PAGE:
We finally struck a deal, which I think ended up being more than if we had just kept our mouths shut. Yes, I will cut off my nose to spite my face for the principle of a matter almost every time. Not about the money. About the principle. But we finally made it home.

Matt and I realized when we got home that it was really probably a misunderstanding. He thought we agreed to five ringgit PLUS meter waiting rate, and we thought that it was five ringgit instead of the meter waiting rate. So of course we felt like giant American turds who raised hell over two ringgit. But it's the principle!!! I would gladly support an increase of taxi rates throughout KL. I have no problem paying more. As long as everyone pays the same amount for the same journey.

So even though the misunderstanding was due, in part, to the lack of clarity about exactly HOW he was going to screw us over, the fact remain that he was going to screw us over. Still, I can't help but feel like a total obnoxious American expat stereotype. Like America needs any help with being unpopular right now...

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Random Weekend Happenings

Friday night we went for karaoke. I usually feel the need to belt a tune or two about every couple of months or so. So we went for sushi and then headed over to Red Box in Low Yat Plaza. I love karaoke in Asia; you can make an ass out of yourself in the privacy of your own room rather than up on a stage, like in the US. We did all the old stand-bys, including "Sister Golden Hair" and "Copacabana". This time we added some Air Supply to the mix for the first time, and I have to say, Air Supply is awesome karaoke material. I can't believe I haven't tried it before now!

Around 11 or so, some friends of ours called and we met them over at Finnegans. Well, apparently the rain wasn't through with us, because it started to absolutely pour around midnight or so! We tried to wait it out, but around 1 am, it was still going strong. Our friend has a little car, and she really didn't think she could make it back to Bansgar (where she lives), so....we had our first overnight guests in KL! We were so excited to have company that we even broke out the wedding photos we just received. I'm surprised we didn't break out the video or make them sit through our latest vacation slide show. We really need to get a life.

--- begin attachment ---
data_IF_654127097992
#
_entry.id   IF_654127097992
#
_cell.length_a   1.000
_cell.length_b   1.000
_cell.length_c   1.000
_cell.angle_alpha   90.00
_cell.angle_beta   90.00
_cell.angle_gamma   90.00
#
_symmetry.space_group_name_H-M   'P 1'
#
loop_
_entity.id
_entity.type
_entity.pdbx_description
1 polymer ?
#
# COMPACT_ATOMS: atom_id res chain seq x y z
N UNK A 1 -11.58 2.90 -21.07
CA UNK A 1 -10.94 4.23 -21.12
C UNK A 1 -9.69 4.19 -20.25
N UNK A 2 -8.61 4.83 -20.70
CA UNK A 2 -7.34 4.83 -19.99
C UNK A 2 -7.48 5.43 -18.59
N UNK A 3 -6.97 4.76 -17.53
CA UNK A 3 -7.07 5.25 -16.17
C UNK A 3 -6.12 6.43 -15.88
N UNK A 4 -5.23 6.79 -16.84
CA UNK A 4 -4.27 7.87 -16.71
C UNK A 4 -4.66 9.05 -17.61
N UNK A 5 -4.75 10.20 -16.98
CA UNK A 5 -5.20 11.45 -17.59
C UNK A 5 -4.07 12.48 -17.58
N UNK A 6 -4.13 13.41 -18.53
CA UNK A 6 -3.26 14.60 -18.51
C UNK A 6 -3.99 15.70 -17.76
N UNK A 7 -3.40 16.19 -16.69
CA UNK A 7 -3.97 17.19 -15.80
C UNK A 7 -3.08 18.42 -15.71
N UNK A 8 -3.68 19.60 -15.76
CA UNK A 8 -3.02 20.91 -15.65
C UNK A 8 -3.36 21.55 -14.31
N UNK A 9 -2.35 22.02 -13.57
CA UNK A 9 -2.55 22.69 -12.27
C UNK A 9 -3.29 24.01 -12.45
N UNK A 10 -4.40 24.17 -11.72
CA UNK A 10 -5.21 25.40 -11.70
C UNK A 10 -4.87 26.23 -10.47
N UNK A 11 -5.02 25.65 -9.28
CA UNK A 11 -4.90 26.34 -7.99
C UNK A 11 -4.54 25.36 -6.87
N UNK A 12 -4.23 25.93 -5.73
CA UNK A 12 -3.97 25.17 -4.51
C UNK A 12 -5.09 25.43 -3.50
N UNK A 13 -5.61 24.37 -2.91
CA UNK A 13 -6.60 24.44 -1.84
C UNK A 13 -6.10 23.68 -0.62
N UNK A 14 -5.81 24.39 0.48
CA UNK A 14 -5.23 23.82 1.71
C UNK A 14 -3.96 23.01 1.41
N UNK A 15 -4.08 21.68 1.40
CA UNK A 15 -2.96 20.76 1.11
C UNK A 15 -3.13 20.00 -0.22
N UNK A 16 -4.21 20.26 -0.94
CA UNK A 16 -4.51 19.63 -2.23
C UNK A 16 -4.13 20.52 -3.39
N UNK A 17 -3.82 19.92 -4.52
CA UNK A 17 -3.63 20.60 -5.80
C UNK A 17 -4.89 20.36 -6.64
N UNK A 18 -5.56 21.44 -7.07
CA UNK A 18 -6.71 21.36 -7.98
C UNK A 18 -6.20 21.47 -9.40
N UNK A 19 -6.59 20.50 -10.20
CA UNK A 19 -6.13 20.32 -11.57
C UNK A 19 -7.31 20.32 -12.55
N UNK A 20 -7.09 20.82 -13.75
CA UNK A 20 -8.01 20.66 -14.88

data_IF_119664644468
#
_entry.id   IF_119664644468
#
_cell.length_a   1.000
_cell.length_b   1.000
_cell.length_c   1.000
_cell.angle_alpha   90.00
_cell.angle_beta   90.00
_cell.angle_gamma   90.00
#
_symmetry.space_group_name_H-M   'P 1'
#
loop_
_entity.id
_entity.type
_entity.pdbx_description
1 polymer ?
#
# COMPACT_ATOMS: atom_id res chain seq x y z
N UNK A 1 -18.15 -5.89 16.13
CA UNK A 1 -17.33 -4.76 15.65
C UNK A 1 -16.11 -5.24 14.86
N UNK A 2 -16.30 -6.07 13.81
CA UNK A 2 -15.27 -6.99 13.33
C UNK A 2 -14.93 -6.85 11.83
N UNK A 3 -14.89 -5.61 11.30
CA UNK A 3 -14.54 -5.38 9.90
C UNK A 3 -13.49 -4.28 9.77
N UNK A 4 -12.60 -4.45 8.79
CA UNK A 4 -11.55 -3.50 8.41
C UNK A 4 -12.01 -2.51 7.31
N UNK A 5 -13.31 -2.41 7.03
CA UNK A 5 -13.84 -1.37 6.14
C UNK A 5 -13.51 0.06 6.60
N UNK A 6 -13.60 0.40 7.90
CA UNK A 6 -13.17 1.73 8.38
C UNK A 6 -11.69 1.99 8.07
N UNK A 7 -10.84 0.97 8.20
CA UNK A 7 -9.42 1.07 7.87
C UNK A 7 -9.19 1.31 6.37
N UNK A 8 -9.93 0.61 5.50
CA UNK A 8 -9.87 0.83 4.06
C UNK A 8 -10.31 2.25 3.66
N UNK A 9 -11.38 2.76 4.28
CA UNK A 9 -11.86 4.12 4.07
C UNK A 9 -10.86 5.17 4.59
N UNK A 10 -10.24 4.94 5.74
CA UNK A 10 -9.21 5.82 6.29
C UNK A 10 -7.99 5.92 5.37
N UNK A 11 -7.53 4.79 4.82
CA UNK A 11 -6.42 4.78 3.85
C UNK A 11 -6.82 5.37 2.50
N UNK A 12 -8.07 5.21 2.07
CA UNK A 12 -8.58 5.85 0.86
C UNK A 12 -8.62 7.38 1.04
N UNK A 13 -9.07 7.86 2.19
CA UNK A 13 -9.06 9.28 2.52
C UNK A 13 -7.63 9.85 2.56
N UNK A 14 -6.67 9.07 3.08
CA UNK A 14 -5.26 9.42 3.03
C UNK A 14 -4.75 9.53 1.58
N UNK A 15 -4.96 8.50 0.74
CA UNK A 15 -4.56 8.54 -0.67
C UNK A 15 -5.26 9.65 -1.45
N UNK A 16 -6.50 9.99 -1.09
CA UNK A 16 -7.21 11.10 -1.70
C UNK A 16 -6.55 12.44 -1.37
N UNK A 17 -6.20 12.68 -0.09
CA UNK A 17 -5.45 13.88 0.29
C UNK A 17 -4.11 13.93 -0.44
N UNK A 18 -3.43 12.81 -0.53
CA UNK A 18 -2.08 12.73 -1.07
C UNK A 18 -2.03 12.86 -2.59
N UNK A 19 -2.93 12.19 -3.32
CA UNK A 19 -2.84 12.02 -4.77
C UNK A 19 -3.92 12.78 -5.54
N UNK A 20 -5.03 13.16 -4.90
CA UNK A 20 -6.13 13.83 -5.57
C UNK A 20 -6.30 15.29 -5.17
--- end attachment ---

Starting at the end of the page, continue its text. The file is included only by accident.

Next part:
Saturday we ventured out for our spa treatment that I talked Matt into in return from the Hike From Hell. I am such a spa whore. I can't believe how inexpensive it is here compared to the US. I would go every week if I could. We had a foot spa, sugar and spice scrub, hot stone treatment and massage. It was wonderful, but I've decided I'm a bit ambivalent about scrubs. They feel great, but I don't like them when they are really watery. We had sugar and spice and everything nice in every nook and cranny. We did smell like a cinnamon cookie though :)

The rest of the weekend was pretty mellow, except for the taxi altercation we had on the way home (more on that in a separate post). Sunday I started to feel like I was catching a cold, so we just chilled out all day. Good thing, because today I woke up with a runny nose and a terrible cough. Hopefully it will be better tomorrow, since I have to go to Singapore. Traveling when you are sick sucks.

Friday, April 27, 2007

My Seasonal Affective Disorder is Kicking In

Malaysia, enough with the rain already. I know that this is the tropics, but you are seriously interfering with my ability to get out of this house these days.

Every afternoon, without fail, we get rain. Normally, I like rain. I like thunderstorms, which we get a lot of here (minus the hail and the tornadoes, which is a bonus), as long as I can watch the rain from INSIDE. But lately, it seems like every time I plan to leave the house for something, it starts to rain. And you never really know if a light sprinkle is going to turn into a gullywasher.